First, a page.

Testing and Evaluation of a New Potable Water Pipe Renewal Product

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by Trupti Kulkarni, Research Assistant; Center for Underground Infrastructure Research and Education (CUIRE), The University of Texas at Arlington, 412, S Cooper St, 53, Arlington, TX 76013., truptikul84@gmail.com,
Mustafa Kanchwala, Research Assistant; Center for Underground Infrastructure Research and Education (CUIRE), 402, S Cooper St, 202, Arlington, TX 76013. The University of Texas at Arlington., mustkach@yahoo.com,
Mohammad Najafi, Director of the Center for Underground Infrastructure Research and Education; Department of Civil Engineering, The University of Texas at Arlington, Box 19308, Arlington, TX 76019, U.S.A.., najafi@uta.edu,
Gary Natwig, Technical Manager, Water Infrastructure, 3M Corrosion Protection Products Division, 6801 River Place Blvd, Austin, TX U.S.A.., gsnatwig@mmm.com,
Mario Perez, Safety, Security and Protection Services Business Laboratory, 3M Center, Building 0201-02-N 19, St. Paul, MN 55144, U.S.A.., maperez3@mmm.com,

Document Type: Proceeding Paper

Part of: Pipelines 2010: Climbing New Peaks to Infrastructure Reliability: Renew, Rehab, and Reinvest

Abstract: The American Society of Civil Engineers (ASCE) report card for the year 2009 has graded the nation's infrastructure with a grade of D. Pipelines deteriorating conditions and lack of proper asset management programs have increased the total cost of repair, renewal, and replacement by 38% from $1.6 trillion in 2005 to $2.2 trillion in 2009 (ASCE, 2009). With the current federal program funding addressing only a small portion of the nation's requirements, municipalities and utility owners will have to find more ways to address the renewal of their old and deteriorated pipelines. The causes of pipeline problems are due to a several reasons such as corrosion, soil movements, traffic loads, and operational factors, such as excessive pressures. For potable water pipes, a lining that can resist internal and external pressures as well as address water quality issues will be ideal. The new trenchless technology product, Spray-in-Place Pipe (SIPP) using a polyurea material has been developed to address just that. Additionally, the new polyurea is capable of addressing abrasion and chemical problems. This paper presents an overview of SIPP polyurea lining along with its properties, current testing, design and installation guides, benefits and range of applications. It describes some of the current developments on the long-term tests conducted on several variations of polyurea materials manufactured by 3M Water Infrastructure, such as SIPP 169, SIPP 169HB and SIPP 269. The paper further describes additional tests conducted according to AWWA guidelines. Additionally, an overview of ASTM, AWWA and ASCE standard developments currently underway is presented.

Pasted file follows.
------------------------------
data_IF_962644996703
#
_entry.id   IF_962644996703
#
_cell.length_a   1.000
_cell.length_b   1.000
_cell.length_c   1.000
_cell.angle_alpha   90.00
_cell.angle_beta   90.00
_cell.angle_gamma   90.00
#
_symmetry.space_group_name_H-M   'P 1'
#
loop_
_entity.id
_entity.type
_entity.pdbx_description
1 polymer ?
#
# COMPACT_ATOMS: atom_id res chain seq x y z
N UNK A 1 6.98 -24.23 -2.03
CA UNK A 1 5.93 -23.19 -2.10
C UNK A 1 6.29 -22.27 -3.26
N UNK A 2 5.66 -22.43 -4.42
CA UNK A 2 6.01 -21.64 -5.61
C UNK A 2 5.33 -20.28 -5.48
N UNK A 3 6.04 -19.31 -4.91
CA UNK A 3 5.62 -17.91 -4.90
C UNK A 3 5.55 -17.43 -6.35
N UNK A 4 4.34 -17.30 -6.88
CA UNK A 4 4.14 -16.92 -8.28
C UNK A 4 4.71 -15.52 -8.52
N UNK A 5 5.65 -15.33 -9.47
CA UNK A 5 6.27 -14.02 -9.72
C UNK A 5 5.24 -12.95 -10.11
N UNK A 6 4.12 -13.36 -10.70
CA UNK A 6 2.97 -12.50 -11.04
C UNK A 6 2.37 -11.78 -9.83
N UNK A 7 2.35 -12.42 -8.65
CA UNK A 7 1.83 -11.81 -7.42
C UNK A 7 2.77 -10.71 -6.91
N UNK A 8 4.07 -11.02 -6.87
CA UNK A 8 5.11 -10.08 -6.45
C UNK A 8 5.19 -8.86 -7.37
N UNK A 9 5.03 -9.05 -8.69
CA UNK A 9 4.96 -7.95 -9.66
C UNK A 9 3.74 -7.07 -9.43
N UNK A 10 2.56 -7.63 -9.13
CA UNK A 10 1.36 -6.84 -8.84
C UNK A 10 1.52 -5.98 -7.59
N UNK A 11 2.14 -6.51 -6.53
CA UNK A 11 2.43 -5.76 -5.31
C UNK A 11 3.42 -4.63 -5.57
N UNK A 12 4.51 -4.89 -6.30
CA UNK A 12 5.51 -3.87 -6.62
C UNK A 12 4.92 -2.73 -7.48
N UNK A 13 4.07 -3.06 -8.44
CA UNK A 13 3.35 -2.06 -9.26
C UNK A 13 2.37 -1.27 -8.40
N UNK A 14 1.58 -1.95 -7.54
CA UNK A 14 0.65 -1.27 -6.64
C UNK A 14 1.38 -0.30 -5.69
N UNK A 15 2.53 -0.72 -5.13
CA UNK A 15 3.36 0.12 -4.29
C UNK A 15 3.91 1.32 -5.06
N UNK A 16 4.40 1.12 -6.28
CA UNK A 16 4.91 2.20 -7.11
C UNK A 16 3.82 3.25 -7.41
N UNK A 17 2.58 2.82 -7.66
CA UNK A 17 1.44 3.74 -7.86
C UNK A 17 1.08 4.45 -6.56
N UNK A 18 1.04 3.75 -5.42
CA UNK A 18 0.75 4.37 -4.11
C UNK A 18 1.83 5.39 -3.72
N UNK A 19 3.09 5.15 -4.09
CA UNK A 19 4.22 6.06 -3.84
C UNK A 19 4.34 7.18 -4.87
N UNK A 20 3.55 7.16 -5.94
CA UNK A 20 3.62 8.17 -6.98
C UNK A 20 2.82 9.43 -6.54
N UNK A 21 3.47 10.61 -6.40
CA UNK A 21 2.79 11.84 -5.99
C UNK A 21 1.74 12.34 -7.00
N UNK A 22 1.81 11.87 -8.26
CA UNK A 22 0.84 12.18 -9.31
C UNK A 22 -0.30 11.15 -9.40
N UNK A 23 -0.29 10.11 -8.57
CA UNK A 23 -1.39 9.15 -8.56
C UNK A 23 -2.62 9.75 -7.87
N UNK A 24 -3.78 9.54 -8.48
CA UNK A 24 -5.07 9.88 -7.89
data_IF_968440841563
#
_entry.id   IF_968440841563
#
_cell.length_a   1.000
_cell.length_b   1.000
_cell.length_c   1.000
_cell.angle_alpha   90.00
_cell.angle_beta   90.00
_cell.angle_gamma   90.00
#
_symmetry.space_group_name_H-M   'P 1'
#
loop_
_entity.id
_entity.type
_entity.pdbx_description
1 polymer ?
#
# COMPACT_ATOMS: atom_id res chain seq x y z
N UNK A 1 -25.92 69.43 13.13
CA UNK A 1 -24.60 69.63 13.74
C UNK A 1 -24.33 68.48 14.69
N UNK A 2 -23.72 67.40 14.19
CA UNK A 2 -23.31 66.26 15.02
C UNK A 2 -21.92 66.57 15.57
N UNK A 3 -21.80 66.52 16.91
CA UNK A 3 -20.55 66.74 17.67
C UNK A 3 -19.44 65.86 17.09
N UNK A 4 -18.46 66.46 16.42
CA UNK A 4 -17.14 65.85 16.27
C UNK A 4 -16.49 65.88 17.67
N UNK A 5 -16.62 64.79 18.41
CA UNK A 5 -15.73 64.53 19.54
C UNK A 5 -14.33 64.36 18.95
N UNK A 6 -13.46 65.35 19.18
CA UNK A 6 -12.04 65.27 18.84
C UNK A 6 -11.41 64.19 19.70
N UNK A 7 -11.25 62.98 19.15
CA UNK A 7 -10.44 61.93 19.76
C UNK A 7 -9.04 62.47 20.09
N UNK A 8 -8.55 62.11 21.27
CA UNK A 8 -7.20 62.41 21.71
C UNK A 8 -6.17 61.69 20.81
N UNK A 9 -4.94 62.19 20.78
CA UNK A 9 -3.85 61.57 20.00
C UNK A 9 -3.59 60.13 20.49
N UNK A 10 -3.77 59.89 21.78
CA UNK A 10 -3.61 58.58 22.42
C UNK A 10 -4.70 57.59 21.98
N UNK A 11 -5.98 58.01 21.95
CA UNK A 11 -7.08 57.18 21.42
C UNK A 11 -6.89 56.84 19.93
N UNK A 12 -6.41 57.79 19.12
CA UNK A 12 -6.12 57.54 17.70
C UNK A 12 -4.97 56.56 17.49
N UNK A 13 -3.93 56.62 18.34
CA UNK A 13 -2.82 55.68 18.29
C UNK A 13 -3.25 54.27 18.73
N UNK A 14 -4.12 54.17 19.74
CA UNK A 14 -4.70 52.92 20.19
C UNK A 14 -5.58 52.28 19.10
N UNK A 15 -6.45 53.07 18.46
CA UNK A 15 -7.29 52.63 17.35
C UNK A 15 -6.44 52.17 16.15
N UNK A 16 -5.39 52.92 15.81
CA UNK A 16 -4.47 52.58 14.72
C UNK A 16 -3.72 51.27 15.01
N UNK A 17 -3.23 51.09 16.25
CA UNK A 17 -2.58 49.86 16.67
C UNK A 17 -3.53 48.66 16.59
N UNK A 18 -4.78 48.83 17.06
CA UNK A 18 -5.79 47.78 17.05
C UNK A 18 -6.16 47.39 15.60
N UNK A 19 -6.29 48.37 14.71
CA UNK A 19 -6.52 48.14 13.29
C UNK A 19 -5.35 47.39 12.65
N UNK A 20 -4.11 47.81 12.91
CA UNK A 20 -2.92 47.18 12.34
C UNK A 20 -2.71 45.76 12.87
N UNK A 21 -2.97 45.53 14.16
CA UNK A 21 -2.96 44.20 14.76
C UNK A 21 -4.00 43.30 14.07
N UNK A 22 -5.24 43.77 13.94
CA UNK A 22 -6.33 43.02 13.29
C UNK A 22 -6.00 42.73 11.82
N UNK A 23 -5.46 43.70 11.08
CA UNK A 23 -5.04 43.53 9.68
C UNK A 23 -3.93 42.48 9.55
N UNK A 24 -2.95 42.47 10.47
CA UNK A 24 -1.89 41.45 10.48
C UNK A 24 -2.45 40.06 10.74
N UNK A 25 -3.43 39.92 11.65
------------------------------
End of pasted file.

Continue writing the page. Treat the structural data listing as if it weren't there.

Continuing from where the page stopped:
Subject Headings: Pipelines | Drinking water | Pressure pipes | Load factors | Water quality | Linings | Deterioration | Soil pressure |

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